Duchess adds a touch of sparkle to Worthing children centre’s fair

The Duchess of Norfolk meets Father Christmas at the fair
The Duchess of Norfolk meets Father Christmas at the fair

THE Camelia Botnar Children’s Centre welcomed a royal visitor to its Christmas fair.

As the charity’s patron, the Duchess of Norfolk was at the fair, held at the centre in Wellesley Avenue, Goring, to meet parents, children and staff members.

She said: “I chose to be a patron of this wonderful charity because I love children and I truly admire the work they do.

“The staff here have a fantastic ethos and even the centre in itself is really quite impressive. I am proud to be the patron of this charity.”

The Camelia Botnar Children’s Centre is a purpose-built building for pre-school children with special needs or from disadvantaged families. The centre is currently entering its 33rd year of helping families from as far as afield as Horsham and Chichester.

Its Christmas fair featured a Santa’s grotto and stalls selling homemade cakes and crafts, as well as a performance from Goring First School’s choir.

Michael Kay, director of partnerships and funding, said the fair is among a plethora of fund-raising efforts both on the part of the centre and of local organisations.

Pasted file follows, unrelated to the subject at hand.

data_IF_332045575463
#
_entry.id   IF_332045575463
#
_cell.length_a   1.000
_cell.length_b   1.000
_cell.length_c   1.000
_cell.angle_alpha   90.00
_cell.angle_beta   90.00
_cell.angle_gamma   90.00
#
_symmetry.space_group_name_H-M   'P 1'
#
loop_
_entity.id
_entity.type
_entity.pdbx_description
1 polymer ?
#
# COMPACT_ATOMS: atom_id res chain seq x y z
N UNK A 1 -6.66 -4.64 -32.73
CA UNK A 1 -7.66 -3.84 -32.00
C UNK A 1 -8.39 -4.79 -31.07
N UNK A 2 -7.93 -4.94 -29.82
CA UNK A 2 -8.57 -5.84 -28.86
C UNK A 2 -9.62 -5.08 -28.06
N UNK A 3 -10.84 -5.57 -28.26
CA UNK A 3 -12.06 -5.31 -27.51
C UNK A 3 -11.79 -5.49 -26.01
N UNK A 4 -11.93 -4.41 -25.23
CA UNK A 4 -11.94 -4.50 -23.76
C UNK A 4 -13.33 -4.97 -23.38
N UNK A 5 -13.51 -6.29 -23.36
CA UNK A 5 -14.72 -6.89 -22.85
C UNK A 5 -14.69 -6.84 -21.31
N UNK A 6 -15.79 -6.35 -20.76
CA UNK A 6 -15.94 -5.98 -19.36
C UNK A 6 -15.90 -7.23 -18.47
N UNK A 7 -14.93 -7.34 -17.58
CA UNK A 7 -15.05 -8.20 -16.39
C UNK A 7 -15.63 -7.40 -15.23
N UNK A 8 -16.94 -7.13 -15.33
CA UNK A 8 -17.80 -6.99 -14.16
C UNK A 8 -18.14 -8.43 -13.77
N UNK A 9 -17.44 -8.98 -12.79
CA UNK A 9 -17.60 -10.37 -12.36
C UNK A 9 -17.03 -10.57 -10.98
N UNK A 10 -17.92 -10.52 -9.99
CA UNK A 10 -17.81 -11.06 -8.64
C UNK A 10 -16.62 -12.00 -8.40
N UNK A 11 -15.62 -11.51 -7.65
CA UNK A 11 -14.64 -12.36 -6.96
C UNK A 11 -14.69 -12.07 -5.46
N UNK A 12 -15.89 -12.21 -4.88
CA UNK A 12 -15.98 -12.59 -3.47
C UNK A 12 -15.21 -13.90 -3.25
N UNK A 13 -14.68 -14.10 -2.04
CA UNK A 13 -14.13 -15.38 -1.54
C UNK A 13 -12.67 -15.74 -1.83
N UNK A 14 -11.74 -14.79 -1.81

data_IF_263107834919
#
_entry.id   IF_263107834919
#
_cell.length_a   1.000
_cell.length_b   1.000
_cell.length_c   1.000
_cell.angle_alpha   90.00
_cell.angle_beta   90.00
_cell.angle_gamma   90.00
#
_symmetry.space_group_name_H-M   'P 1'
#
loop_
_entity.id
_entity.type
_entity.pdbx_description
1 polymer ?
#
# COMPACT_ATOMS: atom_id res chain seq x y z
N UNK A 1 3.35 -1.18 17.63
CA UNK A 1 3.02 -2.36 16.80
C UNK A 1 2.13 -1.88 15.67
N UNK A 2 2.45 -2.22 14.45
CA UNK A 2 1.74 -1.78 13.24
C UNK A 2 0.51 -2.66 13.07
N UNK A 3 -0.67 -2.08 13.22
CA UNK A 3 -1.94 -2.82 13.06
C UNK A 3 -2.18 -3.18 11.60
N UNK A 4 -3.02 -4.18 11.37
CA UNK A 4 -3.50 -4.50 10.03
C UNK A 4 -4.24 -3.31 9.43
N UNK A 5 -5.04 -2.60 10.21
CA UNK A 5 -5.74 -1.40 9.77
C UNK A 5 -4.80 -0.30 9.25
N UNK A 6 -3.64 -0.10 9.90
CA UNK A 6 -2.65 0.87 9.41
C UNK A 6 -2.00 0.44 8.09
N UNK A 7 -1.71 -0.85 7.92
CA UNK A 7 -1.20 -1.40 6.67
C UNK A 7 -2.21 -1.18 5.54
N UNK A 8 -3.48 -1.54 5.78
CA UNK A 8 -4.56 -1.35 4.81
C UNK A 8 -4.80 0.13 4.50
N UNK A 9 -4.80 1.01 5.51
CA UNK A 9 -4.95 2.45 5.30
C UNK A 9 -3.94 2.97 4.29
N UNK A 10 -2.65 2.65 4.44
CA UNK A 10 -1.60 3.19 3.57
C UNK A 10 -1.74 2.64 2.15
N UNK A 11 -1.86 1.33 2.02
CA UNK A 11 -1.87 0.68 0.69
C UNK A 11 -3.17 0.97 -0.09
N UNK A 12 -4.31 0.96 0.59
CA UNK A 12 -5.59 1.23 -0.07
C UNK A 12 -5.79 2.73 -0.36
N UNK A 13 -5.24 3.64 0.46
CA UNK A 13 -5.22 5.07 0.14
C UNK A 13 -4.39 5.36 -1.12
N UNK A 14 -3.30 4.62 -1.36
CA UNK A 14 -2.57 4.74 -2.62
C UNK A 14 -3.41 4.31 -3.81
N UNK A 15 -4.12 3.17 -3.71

“So many groups have supported us, and it is fantastic,” he said. “We are looking to expand and refurbish so all the money really does go to good use.”

Foster mum Maureen Denton is currently fostering a baby girl who is disabled. She held a knitwear stall at the fair, featuring her own and fellow knitters’ handiwork at Village Crafts.

She said: “We do not yet know what her condition is, but she has poor muscle tone. I wanted to come here and help support because the staff here are such a help to me. They take my little girl for two days a week, and it makes all the difference.”

Mum-of-three Emily Karchewski has two daughters and a son. Her son Ivan, now four, attended the centre before he went on to primary school.

“Ivan is autistic, and the centre was just wonderful with him,” she said. “They really did give him the best start he could possibly get before school.”